Research in the Hunter lab is broadly focused on the in vivo ecology and metabolic strategies of respiratory pathogens. Using approaches developed by traditional microbial ecologists, they strive to define the environmental chemistry of the airways, how microbes co-evolve, and how to manipulate this niche to slow disease development. Using a combination of high resolution imaging and ecological tools, efforts are focused on two main areas of emphasis:
- Carbon acquisition: The primary sources of energy for bacterial growth in the respiratory tract are poorly characterized. The lab is defining the microbe-microbe and host-microbe interactions that sustain the bioavailable carbon budget in the infected respiratory tract, and the bacterial metabolic strategies used to obtain these resources. To do so, they collaborate with clinicians in the Adult CF Center and the Department of Otolaryngology, collect respiratory mucus samples from inpatients, and use genomic tools (TnSeq, 16S gene sequencing, RNAseq) to characterize the in vivo physiology of bacterial pathogens.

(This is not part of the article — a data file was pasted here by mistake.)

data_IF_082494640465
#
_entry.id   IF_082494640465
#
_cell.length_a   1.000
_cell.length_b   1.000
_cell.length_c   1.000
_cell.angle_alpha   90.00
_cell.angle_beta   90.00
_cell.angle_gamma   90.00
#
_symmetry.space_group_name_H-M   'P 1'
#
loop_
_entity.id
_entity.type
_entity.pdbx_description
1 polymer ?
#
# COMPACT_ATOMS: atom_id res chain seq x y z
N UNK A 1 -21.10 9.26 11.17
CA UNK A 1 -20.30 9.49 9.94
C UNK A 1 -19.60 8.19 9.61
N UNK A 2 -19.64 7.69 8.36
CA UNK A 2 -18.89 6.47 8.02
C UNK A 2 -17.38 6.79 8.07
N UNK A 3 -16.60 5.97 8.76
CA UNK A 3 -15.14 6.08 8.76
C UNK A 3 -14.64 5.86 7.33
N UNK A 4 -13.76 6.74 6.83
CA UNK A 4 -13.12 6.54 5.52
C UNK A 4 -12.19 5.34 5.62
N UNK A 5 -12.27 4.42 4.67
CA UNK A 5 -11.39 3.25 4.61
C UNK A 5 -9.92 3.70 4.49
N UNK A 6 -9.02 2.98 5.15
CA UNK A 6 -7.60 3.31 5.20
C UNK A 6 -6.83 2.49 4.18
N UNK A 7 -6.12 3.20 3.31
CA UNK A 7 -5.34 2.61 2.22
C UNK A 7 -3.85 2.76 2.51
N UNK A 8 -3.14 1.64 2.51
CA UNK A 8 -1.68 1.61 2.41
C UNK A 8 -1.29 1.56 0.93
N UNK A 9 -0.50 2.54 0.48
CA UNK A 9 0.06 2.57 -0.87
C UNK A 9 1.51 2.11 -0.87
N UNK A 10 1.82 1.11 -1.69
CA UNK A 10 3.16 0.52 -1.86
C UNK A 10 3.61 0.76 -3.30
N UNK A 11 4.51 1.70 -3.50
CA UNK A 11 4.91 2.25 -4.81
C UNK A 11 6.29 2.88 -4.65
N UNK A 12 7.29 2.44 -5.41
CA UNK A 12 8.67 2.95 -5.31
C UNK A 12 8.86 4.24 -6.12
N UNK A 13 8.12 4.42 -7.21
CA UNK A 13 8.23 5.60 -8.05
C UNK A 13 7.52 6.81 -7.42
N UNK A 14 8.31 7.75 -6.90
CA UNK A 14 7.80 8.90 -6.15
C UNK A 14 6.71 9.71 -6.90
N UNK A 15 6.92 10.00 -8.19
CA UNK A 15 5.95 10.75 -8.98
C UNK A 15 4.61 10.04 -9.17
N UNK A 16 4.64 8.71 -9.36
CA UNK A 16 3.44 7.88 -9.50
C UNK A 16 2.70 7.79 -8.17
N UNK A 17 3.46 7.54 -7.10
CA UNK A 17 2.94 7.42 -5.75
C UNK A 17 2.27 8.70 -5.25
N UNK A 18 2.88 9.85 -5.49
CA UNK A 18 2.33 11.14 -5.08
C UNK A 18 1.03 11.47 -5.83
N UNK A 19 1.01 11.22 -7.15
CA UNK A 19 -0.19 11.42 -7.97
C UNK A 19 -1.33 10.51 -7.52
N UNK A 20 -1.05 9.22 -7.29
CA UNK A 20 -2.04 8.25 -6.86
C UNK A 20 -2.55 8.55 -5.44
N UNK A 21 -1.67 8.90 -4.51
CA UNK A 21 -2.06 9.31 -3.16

- Ecological dynamics of chronic sinusitis: Bacterial sinusitis affects more than 15% of the population, though the microbiology of this disease remains poorly understood. Recent 16S sequencing efforts have implicated a number of suspected pathogens, but bacterial metabolic strategies and their specific contributions to upper airway disease are not yet known. These researchers utilize a combination of single cell imaging, 16S sequencing, proteomics, and geochemical measurements (pH, O2, nutrient sources) to characterize the ecological dynamics of chronic sinus infections.